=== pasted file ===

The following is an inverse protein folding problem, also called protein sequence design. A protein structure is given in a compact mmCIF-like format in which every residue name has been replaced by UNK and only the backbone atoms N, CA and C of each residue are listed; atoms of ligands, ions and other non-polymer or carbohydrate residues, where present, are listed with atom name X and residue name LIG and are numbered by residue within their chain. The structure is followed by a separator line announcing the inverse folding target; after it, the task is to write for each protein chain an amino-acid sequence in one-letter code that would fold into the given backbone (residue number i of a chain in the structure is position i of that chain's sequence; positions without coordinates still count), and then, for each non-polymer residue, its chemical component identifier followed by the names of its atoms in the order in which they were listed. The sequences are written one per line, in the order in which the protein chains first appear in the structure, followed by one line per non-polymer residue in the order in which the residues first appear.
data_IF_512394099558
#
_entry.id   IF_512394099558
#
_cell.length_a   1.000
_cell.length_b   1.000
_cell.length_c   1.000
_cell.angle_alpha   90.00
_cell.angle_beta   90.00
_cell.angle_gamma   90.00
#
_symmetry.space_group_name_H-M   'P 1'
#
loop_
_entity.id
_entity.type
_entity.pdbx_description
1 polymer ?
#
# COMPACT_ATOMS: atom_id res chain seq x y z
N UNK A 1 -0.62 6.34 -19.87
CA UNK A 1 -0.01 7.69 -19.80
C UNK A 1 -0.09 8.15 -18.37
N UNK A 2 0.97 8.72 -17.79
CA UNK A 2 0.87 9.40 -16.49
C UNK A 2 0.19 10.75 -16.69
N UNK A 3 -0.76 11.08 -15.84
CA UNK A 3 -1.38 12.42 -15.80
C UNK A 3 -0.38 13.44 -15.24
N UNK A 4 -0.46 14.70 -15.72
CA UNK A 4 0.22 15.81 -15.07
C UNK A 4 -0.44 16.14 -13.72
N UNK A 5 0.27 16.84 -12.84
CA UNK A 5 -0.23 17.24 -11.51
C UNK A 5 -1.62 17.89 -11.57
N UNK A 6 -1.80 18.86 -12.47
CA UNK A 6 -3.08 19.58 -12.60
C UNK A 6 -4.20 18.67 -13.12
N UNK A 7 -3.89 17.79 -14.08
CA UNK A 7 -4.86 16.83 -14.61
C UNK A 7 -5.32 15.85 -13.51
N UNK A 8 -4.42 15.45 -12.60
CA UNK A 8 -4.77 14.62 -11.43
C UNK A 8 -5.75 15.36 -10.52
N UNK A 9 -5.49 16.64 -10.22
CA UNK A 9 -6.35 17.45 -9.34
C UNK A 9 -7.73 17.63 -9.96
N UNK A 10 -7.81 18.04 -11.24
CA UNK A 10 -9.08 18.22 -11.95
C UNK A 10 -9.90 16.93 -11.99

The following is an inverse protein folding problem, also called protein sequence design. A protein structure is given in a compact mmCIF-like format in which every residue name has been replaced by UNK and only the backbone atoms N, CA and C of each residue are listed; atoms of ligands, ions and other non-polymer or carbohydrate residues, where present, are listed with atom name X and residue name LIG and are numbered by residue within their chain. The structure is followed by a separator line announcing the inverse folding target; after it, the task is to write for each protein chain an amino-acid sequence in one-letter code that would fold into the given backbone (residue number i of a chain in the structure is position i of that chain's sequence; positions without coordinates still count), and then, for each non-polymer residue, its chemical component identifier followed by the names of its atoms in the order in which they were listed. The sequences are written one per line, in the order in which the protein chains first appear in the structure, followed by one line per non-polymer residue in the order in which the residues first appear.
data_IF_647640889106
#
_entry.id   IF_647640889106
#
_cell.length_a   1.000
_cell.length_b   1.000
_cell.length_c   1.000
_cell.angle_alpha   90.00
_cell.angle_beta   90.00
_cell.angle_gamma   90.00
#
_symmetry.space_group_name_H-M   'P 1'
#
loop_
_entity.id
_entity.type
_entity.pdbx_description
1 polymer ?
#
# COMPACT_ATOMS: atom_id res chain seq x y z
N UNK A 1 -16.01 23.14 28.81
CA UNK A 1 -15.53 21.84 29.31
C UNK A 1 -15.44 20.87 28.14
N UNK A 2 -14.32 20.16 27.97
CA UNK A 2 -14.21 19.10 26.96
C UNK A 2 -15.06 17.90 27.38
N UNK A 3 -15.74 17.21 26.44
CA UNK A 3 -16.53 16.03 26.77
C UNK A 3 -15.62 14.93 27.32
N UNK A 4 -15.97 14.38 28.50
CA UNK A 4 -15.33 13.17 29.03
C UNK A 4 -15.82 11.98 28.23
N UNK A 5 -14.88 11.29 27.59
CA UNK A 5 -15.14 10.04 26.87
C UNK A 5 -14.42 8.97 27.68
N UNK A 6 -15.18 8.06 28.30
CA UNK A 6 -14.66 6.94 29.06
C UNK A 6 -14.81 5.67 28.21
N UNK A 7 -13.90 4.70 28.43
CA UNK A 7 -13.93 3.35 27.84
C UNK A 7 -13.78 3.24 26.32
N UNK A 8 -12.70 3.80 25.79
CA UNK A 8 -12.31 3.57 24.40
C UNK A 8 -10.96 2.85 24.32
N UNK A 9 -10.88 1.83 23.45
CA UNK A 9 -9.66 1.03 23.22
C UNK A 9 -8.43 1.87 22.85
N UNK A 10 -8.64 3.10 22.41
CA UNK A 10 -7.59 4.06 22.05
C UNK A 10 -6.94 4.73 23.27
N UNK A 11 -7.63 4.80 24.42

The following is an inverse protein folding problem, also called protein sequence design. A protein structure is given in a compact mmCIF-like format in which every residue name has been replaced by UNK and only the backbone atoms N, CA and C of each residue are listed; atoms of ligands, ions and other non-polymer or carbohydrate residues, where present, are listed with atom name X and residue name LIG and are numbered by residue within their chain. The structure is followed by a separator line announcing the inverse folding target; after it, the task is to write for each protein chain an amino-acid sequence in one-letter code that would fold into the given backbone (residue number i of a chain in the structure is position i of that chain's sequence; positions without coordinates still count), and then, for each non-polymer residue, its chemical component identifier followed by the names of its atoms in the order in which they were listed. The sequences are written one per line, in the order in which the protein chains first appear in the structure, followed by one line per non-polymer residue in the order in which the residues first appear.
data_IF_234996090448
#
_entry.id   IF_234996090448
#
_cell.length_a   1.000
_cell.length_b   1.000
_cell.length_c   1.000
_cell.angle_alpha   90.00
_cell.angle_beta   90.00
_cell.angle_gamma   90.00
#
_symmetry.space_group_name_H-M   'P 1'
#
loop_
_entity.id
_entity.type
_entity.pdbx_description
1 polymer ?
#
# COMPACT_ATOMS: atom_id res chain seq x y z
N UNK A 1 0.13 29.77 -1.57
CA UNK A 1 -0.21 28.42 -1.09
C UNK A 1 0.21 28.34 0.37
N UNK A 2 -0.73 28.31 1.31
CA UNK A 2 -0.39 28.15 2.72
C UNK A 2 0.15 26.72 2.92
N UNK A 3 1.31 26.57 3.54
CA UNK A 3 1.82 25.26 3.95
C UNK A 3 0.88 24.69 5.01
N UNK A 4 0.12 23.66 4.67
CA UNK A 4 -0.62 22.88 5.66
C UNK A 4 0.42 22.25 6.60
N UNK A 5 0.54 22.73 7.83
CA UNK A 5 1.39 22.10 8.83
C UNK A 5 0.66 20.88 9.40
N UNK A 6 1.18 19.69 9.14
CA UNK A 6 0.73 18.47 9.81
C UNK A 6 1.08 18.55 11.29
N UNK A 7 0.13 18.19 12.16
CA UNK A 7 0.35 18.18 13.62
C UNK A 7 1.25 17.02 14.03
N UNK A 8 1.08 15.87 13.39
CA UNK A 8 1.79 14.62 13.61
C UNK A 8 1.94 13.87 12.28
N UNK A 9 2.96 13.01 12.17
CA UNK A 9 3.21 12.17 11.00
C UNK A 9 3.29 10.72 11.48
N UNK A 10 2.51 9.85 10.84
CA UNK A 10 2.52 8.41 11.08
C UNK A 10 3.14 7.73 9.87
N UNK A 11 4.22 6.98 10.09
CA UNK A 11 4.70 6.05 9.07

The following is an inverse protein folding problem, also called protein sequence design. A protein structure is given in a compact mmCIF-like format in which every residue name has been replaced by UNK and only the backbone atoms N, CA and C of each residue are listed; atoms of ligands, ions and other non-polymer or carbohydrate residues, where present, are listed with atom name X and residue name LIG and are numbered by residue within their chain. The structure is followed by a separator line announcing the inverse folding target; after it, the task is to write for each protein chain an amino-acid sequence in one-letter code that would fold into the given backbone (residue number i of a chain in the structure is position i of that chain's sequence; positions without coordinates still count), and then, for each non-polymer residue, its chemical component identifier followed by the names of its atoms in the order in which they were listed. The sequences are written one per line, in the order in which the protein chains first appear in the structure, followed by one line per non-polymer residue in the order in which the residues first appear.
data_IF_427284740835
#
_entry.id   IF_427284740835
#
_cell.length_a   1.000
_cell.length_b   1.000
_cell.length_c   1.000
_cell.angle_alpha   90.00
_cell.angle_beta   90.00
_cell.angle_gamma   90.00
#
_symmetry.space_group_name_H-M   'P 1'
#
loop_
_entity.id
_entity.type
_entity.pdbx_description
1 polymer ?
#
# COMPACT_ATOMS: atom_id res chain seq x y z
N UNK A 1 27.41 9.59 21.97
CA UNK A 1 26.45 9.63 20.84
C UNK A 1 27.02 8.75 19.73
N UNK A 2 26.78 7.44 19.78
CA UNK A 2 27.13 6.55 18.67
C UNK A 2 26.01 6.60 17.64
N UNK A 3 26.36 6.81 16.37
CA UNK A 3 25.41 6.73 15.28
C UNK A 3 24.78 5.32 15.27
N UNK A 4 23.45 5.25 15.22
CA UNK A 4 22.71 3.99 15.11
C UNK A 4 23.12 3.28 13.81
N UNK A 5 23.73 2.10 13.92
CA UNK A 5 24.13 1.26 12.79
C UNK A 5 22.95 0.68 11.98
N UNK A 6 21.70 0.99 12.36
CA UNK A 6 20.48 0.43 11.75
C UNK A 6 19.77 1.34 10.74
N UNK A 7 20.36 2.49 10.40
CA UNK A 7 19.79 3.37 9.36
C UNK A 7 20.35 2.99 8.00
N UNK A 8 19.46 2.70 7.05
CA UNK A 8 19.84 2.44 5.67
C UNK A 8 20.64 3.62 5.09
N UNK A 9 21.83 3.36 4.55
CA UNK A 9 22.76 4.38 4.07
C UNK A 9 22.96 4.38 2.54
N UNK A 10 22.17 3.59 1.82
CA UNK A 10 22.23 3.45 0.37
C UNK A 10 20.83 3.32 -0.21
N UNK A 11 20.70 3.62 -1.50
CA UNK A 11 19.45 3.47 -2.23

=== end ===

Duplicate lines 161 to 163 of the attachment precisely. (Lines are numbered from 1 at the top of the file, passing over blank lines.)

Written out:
#
_cell.length_a   1.000
_cell.length_b   1.000